Phishing attack exposes 20,000 patient records

      Comments Off on Phishing attack exposes 20,000 patient records

One of the biggest external threats to a practice’s Protected Health Information (PHI) is phishing. This can be seen in many breaches that are reported to the Department Of Health and Human Services. A recent example shows why this is such a serious threat to small practices.

Catawba Valley Medical Center in North Carolina was breached on three separate occasions due to phishing email sent to employees. The attack exposed the records of 20,000 patients.

What happened?

On August 12, officials discovered that an employee email account had been breached in what appeared to be a phishing attack. They immediately contacted an outside computer forensics team who determined ii was actually two accounts that had been breached. One the accounts had been attacked twice. The period of time last for several weeks. Patient names, dates of birth, medical data, insurance payment information, and some Social Security numbers  we impacted as a result of the successful attack.

Catawba Valley Medical Center setup a call center for patients to call in for information. They began contacting patients on October 12th to advise them of the breach, as is required under law. Afterwards, Catawba Valley hired outside computer security experts to help train their staff  and also improve the security of their email system.

What is phishing?

Phishing is when an attacker sends an email to a potential victim with a link in the email. The victim will click on the link and be taken to a site where they will be asked to fill in their information such as usernames and passwords. The email will be made to look like it is coming from a legitimate source that will entice the victim into complying. The site that the victim visits will not be a real site, but one made to look as close to a legitimate site as possible. Once the victim enters their information in, the attacker has all the details.

In another form of phishing, the attacker may send an attachment that appears to be legitimate. It may be an invoice for a service or something from a bank or credit card company. Once the victim opens the attachment, malware hidden inside is ran and the victim’s machine will become infected. This will usually be some form of remote access tool that will give the attacker access to the victim’s computer. In the case of HIPAA attacks, this is the most likely form. Once the attacker has access to the victim’s computer, they can install key loggers to capture the user’s user names and passwords. This would then give them access the practice’s EMR and billing systems.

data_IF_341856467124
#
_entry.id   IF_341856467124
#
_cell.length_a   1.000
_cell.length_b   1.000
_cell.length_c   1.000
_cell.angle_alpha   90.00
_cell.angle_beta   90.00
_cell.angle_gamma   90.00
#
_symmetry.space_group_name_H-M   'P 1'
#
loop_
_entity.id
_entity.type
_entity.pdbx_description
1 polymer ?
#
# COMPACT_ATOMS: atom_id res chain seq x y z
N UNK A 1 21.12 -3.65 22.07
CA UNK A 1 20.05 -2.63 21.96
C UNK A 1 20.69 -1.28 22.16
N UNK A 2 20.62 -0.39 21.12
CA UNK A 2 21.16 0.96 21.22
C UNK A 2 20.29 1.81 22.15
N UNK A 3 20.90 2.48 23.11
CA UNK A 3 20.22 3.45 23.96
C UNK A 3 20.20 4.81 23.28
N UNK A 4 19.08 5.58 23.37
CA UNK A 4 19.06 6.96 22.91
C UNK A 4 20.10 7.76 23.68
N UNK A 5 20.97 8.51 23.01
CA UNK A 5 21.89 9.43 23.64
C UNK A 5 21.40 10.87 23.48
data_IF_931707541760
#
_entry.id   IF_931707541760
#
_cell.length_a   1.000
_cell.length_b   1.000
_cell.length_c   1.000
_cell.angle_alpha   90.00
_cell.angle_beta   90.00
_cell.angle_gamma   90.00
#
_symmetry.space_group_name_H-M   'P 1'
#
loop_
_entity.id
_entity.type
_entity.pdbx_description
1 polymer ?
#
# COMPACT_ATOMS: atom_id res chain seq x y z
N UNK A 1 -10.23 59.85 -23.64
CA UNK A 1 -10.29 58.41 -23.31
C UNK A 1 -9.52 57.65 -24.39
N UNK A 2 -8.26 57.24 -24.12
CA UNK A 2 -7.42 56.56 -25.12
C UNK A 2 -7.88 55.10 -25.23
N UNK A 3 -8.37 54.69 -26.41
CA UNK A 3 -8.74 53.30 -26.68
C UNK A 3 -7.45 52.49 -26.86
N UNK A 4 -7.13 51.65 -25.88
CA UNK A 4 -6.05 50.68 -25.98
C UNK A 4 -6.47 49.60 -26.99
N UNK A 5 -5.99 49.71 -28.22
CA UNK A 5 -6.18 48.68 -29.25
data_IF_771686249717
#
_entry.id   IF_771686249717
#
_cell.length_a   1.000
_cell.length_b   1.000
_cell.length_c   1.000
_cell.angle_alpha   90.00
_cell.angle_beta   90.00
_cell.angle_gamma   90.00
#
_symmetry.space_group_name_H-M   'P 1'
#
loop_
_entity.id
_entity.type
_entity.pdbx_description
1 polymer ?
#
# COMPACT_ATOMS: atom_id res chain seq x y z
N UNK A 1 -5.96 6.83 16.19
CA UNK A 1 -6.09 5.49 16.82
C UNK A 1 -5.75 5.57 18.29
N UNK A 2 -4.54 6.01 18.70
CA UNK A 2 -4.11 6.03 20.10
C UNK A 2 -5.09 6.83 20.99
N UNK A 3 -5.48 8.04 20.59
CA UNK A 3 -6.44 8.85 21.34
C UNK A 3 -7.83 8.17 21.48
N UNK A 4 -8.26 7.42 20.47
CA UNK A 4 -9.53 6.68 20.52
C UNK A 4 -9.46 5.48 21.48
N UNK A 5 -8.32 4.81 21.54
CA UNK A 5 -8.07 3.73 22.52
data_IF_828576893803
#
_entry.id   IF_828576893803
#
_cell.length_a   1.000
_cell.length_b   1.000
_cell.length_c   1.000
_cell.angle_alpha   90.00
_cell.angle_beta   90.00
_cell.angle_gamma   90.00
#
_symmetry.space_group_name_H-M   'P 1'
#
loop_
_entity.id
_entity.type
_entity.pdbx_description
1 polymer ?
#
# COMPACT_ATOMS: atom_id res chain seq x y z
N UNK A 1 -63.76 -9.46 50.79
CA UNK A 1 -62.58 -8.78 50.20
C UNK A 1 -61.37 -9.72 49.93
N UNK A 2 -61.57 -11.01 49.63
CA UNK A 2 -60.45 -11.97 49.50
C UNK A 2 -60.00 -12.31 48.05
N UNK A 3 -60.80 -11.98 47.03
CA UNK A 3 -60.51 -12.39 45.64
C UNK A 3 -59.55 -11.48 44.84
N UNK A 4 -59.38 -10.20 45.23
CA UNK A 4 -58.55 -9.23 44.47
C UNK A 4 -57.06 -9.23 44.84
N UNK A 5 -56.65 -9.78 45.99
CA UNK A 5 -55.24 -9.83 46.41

Above is a real example of a phishing email I received recently. It had an attachment on that when I studied it, contained malware. Notice the spelling of Bank of America (Bankofamerica). Head of Bus Banking Customer Support? Is that supporting customers while they ride on a bus? You will notice spelling and grammar mistakes in this email. But what they are betting on is that you will see that a large amount of money is being transferred and you will freak out. You might open the attachment and to see what is going on and then it will be too late.

Why is this so serious?

Most practices don’t have much budgeted for computer security. They focus their funds on EMRs, computers, servers, and medical equipment. But having security devices such as firewalls installed isn’t enough. Someone has to be monitoring the logs that these devices generate. Its like having an alarm system that when triggered, doesn’t call the police department. This type of attack could be found if someone was watching the network for large amounts of data leaving the network. But that takes training or someone to actually monitor for attacks. Breaches like this can go on for weeks or months without anyone ever knowing.

How to protect your practice from phishing

The first step is to train your staff what phishing attacks look like. Train them to be suspicious of anyone asking for information online. For example, if you get an email from your bank saying that money has been transferred from your account, don’t click on any links that may be in the email. Open a browser and type in the address of your bank and login manually.

Make sure you have quality malware protection software installed on your computers. Free versions of these programs aren’t going to protect you. The free versions don’t include real time protection that watches your computer as you go about your day. This will protect you when you try to open attachments in email.

Don’t open attachments from people you don’t know. When you do know them, make sure it is something you are expecting and not a random email with a attachment on it.

Make sure you the proper controls in place for your practice. Do you have a firewall? Is it monitored? Do you require strong passwords for all user accounts? Is account access on all computers being logged and monitored?

Following these steps will greatly minimize your risk to being compromised with a phishing attack.